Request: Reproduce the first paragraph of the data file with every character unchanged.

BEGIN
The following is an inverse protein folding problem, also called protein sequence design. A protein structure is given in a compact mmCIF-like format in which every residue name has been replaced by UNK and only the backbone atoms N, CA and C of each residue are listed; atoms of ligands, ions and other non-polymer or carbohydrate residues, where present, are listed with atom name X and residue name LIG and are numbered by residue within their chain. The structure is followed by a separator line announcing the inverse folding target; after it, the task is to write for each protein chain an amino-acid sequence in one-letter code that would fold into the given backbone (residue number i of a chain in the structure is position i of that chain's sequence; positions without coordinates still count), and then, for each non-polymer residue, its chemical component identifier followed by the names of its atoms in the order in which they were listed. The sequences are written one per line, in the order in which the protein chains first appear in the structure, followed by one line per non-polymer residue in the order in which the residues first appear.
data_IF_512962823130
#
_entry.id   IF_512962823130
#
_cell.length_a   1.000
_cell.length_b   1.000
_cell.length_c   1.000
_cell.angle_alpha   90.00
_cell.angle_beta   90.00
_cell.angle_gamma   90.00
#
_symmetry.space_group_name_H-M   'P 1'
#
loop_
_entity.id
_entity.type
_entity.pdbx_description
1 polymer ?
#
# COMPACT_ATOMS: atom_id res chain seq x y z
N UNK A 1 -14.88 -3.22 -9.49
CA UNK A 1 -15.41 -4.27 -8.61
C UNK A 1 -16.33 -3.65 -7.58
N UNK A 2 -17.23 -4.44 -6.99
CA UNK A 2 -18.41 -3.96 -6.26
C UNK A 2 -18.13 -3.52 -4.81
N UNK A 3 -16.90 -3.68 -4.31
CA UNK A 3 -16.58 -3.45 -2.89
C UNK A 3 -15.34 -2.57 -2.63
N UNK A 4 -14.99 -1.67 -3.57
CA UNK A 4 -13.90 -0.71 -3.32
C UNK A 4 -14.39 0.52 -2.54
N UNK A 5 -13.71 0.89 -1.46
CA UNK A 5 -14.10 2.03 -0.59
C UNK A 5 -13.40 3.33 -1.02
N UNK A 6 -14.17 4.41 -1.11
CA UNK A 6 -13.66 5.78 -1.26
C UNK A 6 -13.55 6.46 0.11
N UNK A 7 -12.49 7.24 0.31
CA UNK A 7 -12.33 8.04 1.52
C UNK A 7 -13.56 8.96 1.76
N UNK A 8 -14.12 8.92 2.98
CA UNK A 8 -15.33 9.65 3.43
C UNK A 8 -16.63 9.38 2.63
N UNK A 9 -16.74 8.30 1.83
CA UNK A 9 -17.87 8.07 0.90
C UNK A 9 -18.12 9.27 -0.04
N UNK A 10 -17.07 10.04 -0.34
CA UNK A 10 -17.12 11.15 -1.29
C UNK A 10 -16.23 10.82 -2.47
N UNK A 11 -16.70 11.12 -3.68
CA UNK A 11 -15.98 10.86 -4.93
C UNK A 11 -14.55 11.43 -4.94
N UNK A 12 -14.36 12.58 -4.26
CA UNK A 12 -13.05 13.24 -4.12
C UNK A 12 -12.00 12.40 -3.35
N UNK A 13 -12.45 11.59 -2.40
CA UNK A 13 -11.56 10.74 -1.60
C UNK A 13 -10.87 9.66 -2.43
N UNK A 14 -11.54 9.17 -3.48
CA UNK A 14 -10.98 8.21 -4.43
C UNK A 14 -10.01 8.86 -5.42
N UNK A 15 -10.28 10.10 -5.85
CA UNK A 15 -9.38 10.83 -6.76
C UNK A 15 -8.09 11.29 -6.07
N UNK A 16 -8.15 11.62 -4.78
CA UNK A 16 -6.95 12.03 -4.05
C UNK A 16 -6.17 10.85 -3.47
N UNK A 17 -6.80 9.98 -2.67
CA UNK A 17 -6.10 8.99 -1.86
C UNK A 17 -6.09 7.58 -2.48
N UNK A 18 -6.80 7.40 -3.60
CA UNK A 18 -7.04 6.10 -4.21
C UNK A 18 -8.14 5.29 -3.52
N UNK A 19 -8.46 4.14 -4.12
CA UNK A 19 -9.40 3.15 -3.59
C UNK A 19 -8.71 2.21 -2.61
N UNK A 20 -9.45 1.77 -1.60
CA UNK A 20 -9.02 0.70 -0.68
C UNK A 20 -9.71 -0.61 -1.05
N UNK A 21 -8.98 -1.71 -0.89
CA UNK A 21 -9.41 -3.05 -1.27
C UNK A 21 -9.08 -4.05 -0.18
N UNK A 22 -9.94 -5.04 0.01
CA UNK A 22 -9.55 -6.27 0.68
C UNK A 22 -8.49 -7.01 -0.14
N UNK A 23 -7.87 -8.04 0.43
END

The following is an inverse protein folding problem, also called protein sequence design. A protein structure is given in a compact mmCIF-like format in which every residue name has been replaced by UNK and only the backbone atoms N, CA and C of each residue are listed; atoms of ligands, ions and other non-polymer or carbohydrate residues, where present, are listed with atom name X and residue name LIG and are numbered by residue within their chain. The structure is followed by a separator line announcing the inverse folding target; after it, the task is to write for each protein chain an amino-acid sequence in one-letter code that would fold into the given backbone (residue number i of a chain in the structure is position i of that chain's sequence; positions without coordinates still count), and then, for each non-polymer residue, its chemical component identifier followed by the names of its atoms in the order in which they were listed. The sequences are written one per line, in the order in which the protein chains first appear in the structure, followed by one line per non-polymer residue in the order in which the residues first appear.